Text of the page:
The bible and Maria von Trapp share the same approach to learning: they start at the very beginning. Getting the do-re-mi of the scale right was essential to appreciating the sound of music; understanding the world as God’s good creation is the foundation for hearing the song of the universe.
The book of Genesis falls into two distinct sections: the opening eleven chapters belong to a time essentially outside history. They deal with the same topics as the myths of other ancient Mesopotamian cultures: creation, flood, humanity and god(s). However, they give these common elements their own spin. The biblical God does not need help making the world. The biblical world is not a battleground between gods, but a home for humanity made by a kind creator. This God does not typically create or destroy on a whim, or in competition with other deities, but looks for humanity’s well-being, while expecting his people to behave morally.
This last point is sometimes hard to see: very often in the Bible, a story is recounted without the author appearing to pass moral judgement. On other occasions there seems to be something of a gap between earlier understandings of God and morality, and those we think are moral today. But however much we might need to wrestle with the text, there is an overarching sense that a good God demands good behaviour from those God has dignified with the divine image.
The second section of the book elaborates tales of the ancestors, in particular Abraham, Isaac and Jacob. These stories have been long told and retold in different tribal contexts before they reach their written form. Eventually they get edited together into a single whole (with who knows hoe many intermediate stages).
Together they tell how an extended family of travelling cow and sheep herders ends up being associated with a particular land, a land promised to Abraham by God. This collection ends with a separate cycle of stories around Joseph, whose coat, sadly for musical theatre, simply had long sleeves rather than being amazingly technicolored. With Joseph, the family leave the land they had been promised and end up living rather a wealthy life in Egypt.
Tim Rice and Andrew Lloyd-Webber knew a good story when they heard one. And I find it helps to read these stories by thinking of myself as a story-teller. You might want to imagine how, at the end of the day, the clan gathers after work around the fire, and the tribe’s poets and story-keepers tell some of the ancestral stories.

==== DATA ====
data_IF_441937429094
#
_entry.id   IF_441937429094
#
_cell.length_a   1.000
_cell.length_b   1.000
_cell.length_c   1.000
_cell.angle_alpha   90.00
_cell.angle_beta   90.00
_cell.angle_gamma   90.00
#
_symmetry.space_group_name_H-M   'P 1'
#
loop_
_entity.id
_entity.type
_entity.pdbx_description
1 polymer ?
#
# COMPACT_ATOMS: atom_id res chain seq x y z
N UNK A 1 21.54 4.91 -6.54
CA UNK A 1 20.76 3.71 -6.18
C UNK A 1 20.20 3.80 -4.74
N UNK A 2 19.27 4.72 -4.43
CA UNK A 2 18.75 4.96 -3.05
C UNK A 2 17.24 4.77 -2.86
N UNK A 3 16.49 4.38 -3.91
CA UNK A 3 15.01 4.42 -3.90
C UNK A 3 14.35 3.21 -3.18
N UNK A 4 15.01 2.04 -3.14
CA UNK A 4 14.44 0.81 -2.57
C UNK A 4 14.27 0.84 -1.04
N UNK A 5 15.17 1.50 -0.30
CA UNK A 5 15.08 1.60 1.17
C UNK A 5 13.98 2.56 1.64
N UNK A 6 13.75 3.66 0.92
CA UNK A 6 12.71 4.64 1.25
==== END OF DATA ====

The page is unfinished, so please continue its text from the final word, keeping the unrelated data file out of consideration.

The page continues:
The tribe has camped tonight at Bethel as they travel with their flocks in search of good pasture. The elder recites a story about the ancestor Jacob, how he received his new name of Israel, and why therefore he called this place Bethel (which means “house of God”)1. The story tells the tribe something about the place, and reminds them that they too can expect to find God meeting them on their travels. When you read these stories in Genesis, you are reading well-worn and frequently told tales of guidance for the tribes that come to know themselves as the people of God.
Versions of the stories, set in a period that appears to fall roughly between 1800-1500 BC, probably got written down for the first time once Israel acquired a king and a temple. Scribes – i.e. professional writers – typically belong to a royal court or temple establishment. The versions we read today represent the end of several centuries of retelling and editing.
Sometimes, different versions of the same story were valued enough by different story-tellers and editors, that they end up side by side in the final edition. For example, in the main storyline of the great flood, Noah takes two of each kind of animal aboard the ark. The final edition also includes (at the beginning of Genesis 7) a short excerpt from another later tradition. In that version, Noah is told to take seven pairs of clean (ritually acceptable) animals, and one pair of unclean animals into the ark. If you run across something that seems to you like a contradiction or repetition, it probably represents the end result of this process of collecting. The editors would rather have two different versions woven together, both of which they valued, than lose one for the sake of consistency.
It may not be the modern way of editing, but consistency seems to be a modern virtue, not an ancient one. It is when we try to make the stories fit our pre-conceived notions of what they should be like, that we stop appreciating the oral story-telling artistry that has gone into making them. We worry over the detail and miss the meaning. The 19th century American poet and essayist Ralph Waldo Emmerson once wrote: “A foolish consistency is the hobgoblin of little minds.”2 The collectors and editors of the biblical texts were far less bothered by foolish consistencies than some of their modern readers and interpreters.
- It’s all there in chapter 35 of Genesis.
- Self-Reliance (Essays, First Series)